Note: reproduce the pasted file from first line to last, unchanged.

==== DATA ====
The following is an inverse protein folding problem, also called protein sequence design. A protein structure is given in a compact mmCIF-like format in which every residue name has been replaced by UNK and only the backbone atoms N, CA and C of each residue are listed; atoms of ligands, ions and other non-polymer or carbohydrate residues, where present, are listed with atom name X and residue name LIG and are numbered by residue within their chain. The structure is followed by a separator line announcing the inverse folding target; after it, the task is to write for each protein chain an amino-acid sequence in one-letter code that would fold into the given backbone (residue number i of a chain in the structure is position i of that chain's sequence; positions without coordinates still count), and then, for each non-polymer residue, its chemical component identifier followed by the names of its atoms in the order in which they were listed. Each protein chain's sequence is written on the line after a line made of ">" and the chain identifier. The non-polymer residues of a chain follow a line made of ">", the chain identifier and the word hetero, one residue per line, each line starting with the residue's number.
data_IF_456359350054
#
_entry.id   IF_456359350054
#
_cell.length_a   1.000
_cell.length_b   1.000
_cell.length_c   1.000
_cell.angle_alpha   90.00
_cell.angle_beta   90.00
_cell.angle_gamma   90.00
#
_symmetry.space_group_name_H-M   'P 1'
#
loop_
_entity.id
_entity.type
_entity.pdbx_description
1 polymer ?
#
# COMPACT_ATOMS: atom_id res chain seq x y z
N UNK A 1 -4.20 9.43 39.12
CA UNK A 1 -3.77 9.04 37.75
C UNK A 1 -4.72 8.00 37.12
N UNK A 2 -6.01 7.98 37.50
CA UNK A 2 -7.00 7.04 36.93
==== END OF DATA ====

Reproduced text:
The following is an inverse protein folding problem, also called protein sequence design. A protein structure is given in a compact mmCIF-like format in which every residue name has been replaced by UNK and only the backbone atoms N, CA and C of each residue are listed; atoms of ligands, ions and other non-polymer or carbohydrate residues, where present, are listed with atom name X and residue name LIG and are numbered by residue within their chain. The structure is followed by a separator line announcing the inverse folding target; after it, the task is to write for each protein chain an amino-acid sequence in one-letter code that would fold into the given backbone (residue number i of a chain in the structure is position i of that chain's sequence; positions without coordinates still count), and then, for each non-polymer residue, its chemical component identifier followed by the names of its atoms in the order in which they were listed. Each protein chain's sequence is written on the line after a line made of ">" and the chain identifier. The non-polymer residues of a chain follow a line made of ">", the chain identifier and the word hetero, one residue per line, each line starting with the residue's number.
data_IF_456359350054
#
_entry.id   IF_456359350054
#
_cell.length_a   1.000
_cell.length_b   1.000
_cell.length_c   1.000
_cell.angle_alpha   90.00
_cell.angle_beta   90.00
_cell.angle_gamma   90.00
#
_symmetry.space_group_name_H-M   'P 1'
#
loop_
_entity.id
_entity.type
_entity.pdbx_description
1 polymer ?
#
# COMPACT_ATOMS: atom_id res chain seq x y z
N UNK A 1 -4.20 9.43 39.12
CA UNK A 1 -3.77 9.04 37.75
C UNK A 1 -4.72 8.00 37.12
N UNK A 2 -6.01 7.98 37.50
CA UNK A 2 -7.00 7.04 36.93